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Charles Chester discusses landscape conservation

Brandeis lecturer in Environmental Science and U.S. Chair of the Yellowstone to Yukon Conservation Initiative (Y2Y) Charles Chester (ENVS) recently co-authored an article in The Conversation regarding the importance and impact of large-scale land conservation. The article details recent findings about how the Y2Y Initiative has facilitated habitat restoration and migration patterns of local wildlife, and has promoted land conservation efforts across the U.S.. In an interview with The Hoot, Chester elaborated on Y2Y’s efforts and the need for large landscape conservation. 

 

With the rising pace of human development, few ecosystems remain unaffected by the presence of human-made impediments like highways or cities. To allow ecosystems to thrive, animals must be able to follow their traditional migration patterns and respond to changes spurred by climate change. Since its conception in 1993, the Y2Y Initiative has knitted together smaller regions of natural landscapes ranging between the Yellowstone Park in Wyoming and the Yukon Territories in Canada. To accomplish the coalescence of ecosystems in the region, the Y2Y Initiative installed more natural infrastructure, such as 117 wildlife crossings for grizzly bears and thereby partitioned human-made obstacles from wildlife habitats, making roads safer for humans and animals. Now, Y2Y is considered to be a paradigm example of how large-scale land conservation can be implemented alongside human advancement, according to the article. 

 

The authors of the article note the importance of assessing the impact of land conservation after the development of new features. Quantifying dynamic ecosystems over sprawling areas of land posed challenges; in an interview with The Hoot, Chester described how it would be difficult to gain insights about causality by using purely numbers. Instead, Chester surveyed about five thousand conservationists in the Y2Y region for his dissertation work to gain a qualitative understanding of the impact on the conservation community. 

 

Moreover, by undertaking a counterfactual approach, the authors compared conservation trends and wildlife impact before and after the formation of Y2Y. Ultimately, they found that endangered grizzly bears had expanded south into the U.S. region, private land conservation increased and conservation biologists viewed Y2Y as a model for large-scale conservation. 

 

In the article, the authors write, “In our view, perhaps Y2Y’s most significant accomplishment has been expanding the conservation community’s conception of how to do large-scale conservation effectively and equitably.” Chester asserts the importance to note and act on the displacement of indigenous groups in landscapes and the current inequities in conservation efforts, saying that the protection of indigenous groups “has become more of an issue that the conservation community has embraced as one that has to do with human rights [and] sovereign rights…One thing we know about indigenous communities is that they have a far better track record of protecting biodiversity than settler colonial sovereign nations.”

 

Furthermore, Chester describes how preserving biodiversity factors into the impact of large-scale wildlife conservation. Diverse ecosystems have generated many chemicals and biological tools that are now ubiquitous in current medicine and biotechnology. Chester cites the importance of the discovery of Thermus aquaticus, an extremophilic bacteria that is found in the mineral-rich hot springs of Yellowstone National Park, in the advancement of Polymerase Chain Reaction or PCR. Other examples of useful findings from nature include compounds from the Yew Tree, which is one of the most popular naturally derived cancer treatment drugs. Chester explained that these examples “are really important from an educational and an advocacy standpoint…and [they] make biodiversity relevant to people who don’t see any use in protecting the rainforest or don’t see why the coral reefs in the tropics have any relevance in their lives whatsoever.” In other words, given the prominent role of diverse ecosystems in generating substances applicable to human wellbeing, the conservation of land is not only imperative for wildlife, but also for humans.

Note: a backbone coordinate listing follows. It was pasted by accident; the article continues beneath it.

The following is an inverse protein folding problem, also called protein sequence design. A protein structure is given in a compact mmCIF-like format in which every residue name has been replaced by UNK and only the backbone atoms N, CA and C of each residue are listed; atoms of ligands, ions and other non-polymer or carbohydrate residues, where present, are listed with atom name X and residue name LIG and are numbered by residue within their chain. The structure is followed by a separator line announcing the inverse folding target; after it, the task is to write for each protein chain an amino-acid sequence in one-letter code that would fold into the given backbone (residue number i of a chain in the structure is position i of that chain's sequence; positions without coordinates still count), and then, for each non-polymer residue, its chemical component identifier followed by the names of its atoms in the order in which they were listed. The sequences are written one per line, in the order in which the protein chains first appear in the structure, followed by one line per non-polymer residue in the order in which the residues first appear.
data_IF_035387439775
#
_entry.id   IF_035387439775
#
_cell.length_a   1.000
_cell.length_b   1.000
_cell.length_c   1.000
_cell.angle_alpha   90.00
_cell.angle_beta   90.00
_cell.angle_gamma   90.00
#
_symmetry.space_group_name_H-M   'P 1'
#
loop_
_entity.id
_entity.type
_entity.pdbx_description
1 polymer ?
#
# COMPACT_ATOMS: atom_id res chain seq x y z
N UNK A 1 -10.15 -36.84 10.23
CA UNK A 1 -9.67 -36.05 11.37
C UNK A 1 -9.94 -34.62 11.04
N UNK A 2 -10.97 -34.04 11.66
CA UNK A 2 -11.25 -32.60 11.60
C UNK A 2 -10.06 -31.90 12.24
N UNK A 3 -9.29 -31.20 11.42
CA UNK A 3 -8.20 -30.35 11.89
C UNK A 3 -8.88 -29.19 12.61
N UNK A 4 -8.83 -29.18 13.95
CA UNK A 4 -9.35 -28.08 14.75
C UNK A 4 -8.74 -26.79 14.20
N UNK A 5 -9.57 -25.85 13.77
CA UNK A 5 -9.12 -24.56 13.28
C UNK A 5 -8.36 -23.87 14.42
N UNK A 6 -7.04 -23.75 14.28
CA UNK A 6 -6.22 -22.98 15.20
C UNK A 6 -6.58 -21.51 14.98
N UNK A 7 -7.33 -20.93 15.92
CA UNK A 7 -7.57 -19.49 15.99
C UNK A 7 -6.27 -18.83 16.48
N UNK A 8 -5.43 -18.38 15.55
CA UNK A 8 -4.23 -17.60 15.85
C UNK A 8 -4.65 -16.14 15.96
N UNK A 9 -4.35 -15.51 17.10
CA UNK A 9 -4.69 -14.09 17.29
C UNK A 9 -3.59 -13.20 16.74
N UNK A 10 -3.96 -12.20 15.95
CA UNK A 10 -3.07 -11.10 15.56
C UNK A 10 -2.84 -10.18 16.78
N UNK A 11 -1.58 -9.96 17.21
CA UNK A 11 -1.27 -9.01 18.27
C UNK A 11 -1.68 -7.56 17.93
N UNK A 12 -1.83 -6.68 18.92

Moving forward, Chester shared that in addition to the Y2Y Initiative, national parks across the U.S. are aiming to connect to form larger landscapes. As detailed in Chester’s research and academic website, national parks on the east coast such as Acadia National Park and the Great Smoky Mountains National Park are now using Y2Y as a model to accomplish landscape conservation. Furthermore, a recent initiative called Algonquin to Adirondacks, or A2A, has been formulated to connect the two conserved regions. 

 

At Brandeis, Chester shares how Professor of Environmental Studies Brian Donahue (AMST) is involved in a group called Wildlands and Woodlands, which investigates the interconnection of New England landscapes and how to knit them together. 

Chester’s article proposes how international initiatives regarding land conservation could truly incorporate large scale change. During the upcoming fall, international negotiators will meet in China for the 15th Conference of the Parties to the Biodiversity Convention. The goal of the meeting will be to draft a strategic plan for biodiversity preservation over the next decade. The authors state that initiatives like the Y2Y will serve as proof that achieving large landscape conservation is attainable and imperative.

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